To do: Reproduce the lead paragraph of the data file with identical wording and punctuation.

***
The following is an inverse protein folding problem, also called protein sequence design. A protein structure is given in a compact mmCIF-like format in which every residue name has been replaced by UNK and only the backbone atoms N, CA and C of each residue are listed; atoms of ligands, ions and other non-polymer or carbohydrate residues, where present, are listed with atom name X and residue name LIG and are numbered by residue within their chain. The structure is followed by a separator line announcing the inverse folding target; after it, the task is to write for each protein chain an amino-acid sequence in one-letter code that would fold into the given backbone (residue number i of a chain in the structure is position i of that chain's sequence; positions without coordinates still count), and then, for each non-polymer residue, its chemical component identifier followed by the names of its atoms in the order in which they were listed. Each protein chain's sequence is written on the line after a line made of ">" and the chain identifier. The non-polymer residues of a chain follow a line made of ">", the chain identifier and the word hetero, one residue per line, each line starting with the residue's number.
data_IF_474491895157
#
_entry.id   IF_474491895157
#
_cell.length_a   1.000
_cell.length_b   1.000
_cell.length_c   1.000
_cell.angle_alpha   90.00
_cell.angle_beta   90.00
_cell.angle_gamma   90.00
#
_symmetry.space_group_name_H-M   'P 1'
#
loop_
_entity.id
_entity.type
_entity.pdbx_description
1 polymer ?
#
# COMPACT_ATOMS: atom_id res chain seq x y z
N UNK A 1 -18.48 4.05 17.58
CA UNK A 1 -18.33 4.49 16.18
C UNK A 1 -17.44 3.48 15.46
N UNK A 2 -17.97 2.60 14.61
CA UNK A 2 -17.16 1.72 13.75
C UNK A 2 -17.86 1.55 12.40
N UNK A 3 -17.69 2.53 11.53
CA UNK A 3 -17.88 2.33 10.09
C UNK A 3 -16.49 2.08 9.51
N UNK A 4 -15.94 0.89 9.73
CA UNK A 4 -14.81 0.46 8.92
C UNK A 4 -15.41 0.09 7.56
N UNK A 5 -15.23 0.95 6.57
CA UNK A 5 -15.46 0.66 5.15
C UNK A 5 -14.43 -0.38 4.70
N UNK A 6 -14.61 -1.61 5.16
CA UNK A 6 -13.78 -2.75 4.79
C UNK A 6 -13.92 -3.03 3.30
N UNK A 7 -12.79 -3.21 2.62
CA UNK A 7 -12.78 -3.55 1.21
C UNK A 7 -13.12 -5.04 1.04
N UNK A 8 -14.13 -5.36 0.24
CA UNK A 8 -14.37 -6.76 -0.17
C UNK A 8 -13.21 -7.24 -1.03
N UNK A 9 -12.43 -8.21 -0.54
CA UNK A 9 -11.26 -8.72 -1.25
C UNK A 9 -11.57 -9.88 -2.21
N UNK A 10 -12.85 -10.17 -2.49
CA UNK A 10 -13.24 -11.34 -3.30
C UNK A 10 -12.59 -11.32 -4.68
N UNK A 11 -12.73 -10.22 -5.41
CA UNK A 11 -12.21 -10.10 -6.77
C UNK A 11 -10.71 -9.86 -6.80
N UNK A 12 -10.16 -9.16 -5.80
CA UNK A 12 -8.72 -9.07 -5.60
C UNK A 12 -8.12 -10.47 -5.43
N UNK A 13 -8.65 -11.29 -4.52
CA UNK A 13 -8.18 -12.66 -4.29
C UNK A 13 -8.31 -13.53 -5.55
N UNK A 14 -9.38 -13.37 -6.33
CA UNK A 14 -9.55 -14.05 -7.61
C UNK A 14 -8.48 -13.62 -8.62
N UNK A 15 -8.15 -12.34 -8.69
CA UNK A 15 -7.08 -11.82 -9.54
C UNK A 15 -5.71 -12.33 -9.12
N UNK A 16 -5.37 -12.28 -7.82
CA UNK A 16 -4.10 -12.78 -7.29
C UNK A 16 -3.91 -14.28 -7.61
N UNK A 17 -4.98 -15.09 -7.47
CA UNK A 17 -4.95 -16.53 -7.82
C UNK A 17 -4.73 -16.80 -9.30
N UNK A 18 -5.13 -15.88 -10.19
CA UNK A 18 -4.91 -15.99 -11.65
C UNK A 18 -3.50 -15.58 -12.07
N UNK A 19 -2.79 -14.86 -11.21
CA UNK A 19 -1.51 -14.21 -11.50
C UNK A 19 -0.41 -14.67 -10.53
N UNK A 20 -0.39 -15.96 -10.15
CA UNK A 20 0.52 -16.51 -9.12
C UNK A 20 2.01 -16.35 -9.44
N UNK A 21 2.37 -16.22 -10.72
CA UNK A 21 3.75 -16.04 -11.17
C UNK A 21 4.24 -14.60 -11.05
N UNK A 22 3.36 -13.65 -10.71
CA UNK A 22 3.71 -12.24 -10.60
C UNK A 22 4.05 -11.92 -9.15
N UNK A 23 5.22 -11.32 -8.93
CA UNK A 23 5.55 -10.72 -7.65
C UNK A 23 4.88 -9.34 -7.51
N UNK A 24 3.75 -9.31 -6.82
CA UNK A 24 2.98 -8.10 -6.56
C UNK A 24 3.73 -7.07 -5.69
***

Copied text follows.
The following is an inverse protein folding problem, also called protein sequence design. A protein structure is given in a compact mmCIF-like format in which every residue name has been replaced by UNK and only the backbone atoms N, CA and C of each residue are listed; atoms of ligands, ions and other non-polymer or carbohydrate residues, where present, are listed with atom name X and residue name LIG and are numbered by residue within their chain. The structure is followed by a separator line announcing the inverse folding target; after it, the task is to write for each protein chain an amino-acid sequence in one-letter code that would fold into the given backbone (residue number i of a chain in the structure is position i of that chain's sequence; positions without coordinates still count), and then, for each non-polymer residue, its chemical component identifier followed by the names of its atoms in the order in which they were listed. Each protein chain's sequence is written on the line after a line made of ">" and the chain identifier. The non-polymer residues of a chain follow a line made of ">", the chain identifier and the word hetero, one residue per line, each line starting with the residue's number.